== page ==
- First class on Tuesday, September 3
- No class on Friday, September 13
Location & Times
- Classes are Tuesdays and Fridays, 10:30 - 11:50, ITB 222.
- You can reach me in my office, ITB 215 Tuesdays and Fridays after class
Familiarity with an imperative programming language is required. Knowledge of object-oriented programming, program verification, and formal logic is helpful.
Concurrency manifests itself in numerous form, historically first with operating systems, then with distributed and parallel systems, more recently with multi-core processors and heterogenous processors (where programs are being executed on a combination of CPU’s, GPU’s, and FPGA’s). Besides the practical aspects of efficiency, there exists also a rich theory of concurrency, including models of concurrency and verification. This course is on the principles, methods, and implementations, with focus on multi-core and heterogeneous processors; these promise to increase computational performance while lowering power consumption, an essential issue for small mobile devices up to large server farms.
- Course Notes, TBA
- Greg Andrews, Foundations of Multithreaded, Parallel, and Distributed Programming, Addison-Wesley, 2000.
- McCool, Reinders, Robison, Structured Parallel Programming: Patterns for Efficient Computation, Elsevier/Morgan Kaufmann, 2012. (Electronic copy at McMaster library)
- Herlihy, Shavit, The Art of Multiprocessor Programming, Morgan Kaufmann, 2012.
- Doug Lea, Concurrent Programming in Java: Design Principles and Patterns, Addison-Wesley, 1999.
- Michel Raynal, Concurrent Programming: Algorithms, Principles, and Foundations, Springer, 2013. (Online accessible through McMaster Library)
- Mordechai Ben-Ari, Principles of Concurrent and Distributed Programming (2nd Edition), Addison-Wesley, 2006.
- Allen B. Downey, Little Book of Semaphores, Green Tea Press, 2016.
- Donald Knuth, Literate Programming, Computer Journal, 1984.
- Justin Zobel, Writing for Computer Science, 3rd edition. Springer-Verlag, 2014. Author's page with related books.
- How to give a great research talk (See also the "Other resources" tab)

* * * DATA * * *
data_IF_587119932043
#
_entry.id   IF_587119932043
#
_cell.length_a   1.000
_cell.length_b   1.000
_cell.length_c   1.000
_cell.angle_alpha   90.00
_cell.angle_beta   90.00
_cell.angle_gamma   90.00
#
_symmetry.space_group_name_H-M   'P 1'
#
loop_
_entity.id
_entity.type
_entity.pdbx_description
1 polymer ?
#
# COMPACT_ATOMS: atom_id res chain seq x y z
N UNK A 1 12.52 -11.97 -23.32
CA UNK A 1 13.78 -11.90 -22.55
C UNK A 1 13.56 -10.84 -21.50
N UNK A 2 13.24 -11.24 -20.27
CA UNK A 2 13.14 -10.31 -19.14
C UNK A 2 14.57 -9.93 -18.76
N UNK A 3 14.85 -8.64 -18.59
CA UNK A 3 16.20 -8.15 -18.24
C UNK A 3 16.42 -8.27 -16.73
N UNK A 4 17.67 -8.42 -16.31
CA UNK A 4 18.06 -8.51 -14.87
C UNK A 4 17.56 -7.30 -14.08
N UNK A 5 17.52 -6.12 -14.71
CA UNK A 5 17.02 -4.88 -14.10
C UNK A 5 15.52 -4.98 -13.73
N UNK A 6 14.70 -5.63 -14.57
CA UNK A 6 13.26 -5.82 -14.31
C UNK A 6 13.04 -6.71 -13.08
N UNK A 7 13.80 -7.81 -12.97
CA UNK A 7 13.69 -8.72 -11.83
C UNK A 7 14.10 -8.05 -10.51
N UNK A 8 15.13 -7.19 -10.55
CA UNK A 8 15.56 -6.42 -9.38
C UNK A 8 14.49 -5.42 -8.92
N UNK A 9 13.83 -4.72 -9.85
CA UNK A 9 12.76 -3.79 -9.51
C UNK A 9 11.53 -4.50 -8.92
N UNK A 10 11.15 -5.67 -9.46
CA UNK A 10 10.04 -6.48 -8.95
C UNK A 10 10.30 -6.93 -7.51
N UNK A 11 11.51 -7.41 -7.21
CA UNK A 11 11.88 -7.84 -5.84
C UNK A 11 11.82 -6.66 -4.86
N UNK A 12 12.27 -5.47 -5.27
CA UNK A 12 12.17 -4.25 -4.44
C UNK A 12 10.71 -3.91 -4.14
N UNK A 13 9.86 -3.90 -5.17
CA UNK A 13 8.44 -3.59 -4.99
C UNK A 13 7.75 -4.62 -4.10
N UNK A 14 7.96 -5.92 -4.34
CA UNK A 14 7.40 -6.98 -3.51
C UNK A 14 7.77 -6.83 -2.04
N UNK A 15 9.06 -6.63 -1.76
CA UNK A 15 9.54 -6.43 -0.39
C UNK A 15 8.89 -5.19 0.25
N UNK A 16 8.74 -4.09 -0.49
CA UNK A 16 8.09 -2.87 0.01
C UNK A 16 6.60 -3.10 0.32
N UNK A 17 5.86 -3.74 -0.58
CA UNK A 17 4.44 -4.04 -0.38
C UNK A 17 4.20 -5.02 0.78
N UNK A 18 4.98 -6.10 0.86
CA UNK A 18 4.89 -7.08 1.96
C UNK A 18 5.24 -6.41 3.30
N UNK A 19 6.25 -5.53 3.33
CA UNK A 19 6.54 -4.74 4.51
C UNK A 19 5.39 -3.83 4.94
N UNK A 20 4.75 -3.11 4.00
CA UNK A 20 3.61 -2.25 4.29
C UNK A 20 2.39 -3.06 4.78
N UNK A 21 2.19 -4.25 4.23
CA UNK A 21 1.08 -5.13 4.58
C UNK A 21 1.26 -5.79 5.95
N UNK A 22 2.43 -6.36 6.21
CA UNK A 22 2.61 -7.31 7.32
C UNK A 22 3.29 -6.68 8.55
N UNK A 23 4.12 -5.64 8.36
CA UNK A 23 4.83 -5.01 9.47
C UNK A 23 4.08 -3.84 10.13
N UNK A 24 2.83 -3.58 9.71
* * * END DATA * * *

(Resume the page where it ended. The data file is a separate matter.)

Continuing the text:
- McMaster University's Guide for the Preparation of Theses
- William Strunk, E. B. White. The Elements of Style. Macmillan, fourth edition, 2000. (McMaster Campus Store has copies)
- The Chicago Manual of Style. University of Chicago Press, seventeenth edition, 2017.
- The Meriam-Webster online dictionary and thesaurus
Topics will be selected among the following:
- Basics: Processes and Synchronization, Atomicity, Mutual Exclusion, Locks and Barriers, Semaphores, Monitors, Message Passing
- Theory: Linearizability, Correctness Proofs, Consensus
- Patterns: Map, Reduce, Fork/Join, Pipeline, Scatter, Gather, Master/Worker
- Efficiency: Transactional Memory, Lock-free Algorithms
- Implementations: Parallel Programming, Multi-core Processors, GPU's and FPGA's
- Applications: Scientific Computing, Sorting, Compression, Encryption, etc.
- Assignment 1, 20%, due October 11
- Assignment 2, 20%, tentatively due November 8
- Assignment 3, 20%, tentatively due December 6
- Project 40%, presentations tentatively November 12 - December 4
- Assignments are to be completed individually; they must constitute your own work and references to all used resources must be given. Details are announced with each assignment.
- Academic dishonesty consists of misrepresentation of deception or by other fraudulent means and can result in serious consequences, e.g. the grade of zero on all assignments, loss of credit with a notation on the transcript (notation reads: "Grade of F is assigned for academic dishonesty"), and/or suspension or expulsion from the university.
- It is your responsibility to understand what constitutes academic dishonesty. For information on the various kinds of academic dishonesty please refer to the Academic Integrity Policy, specifically Appendix 3. The following illustrates only three forms of academic dishonesty:
- Submission of work that is fully or partly copied from someone else, or making your work available for copying to others.
- Submission of work that has been fully or partly obtained from other sources like the Internet.
- Copying or using unauthorized aids in tests and examinations.
- All submitted assignments are always checked for similarities.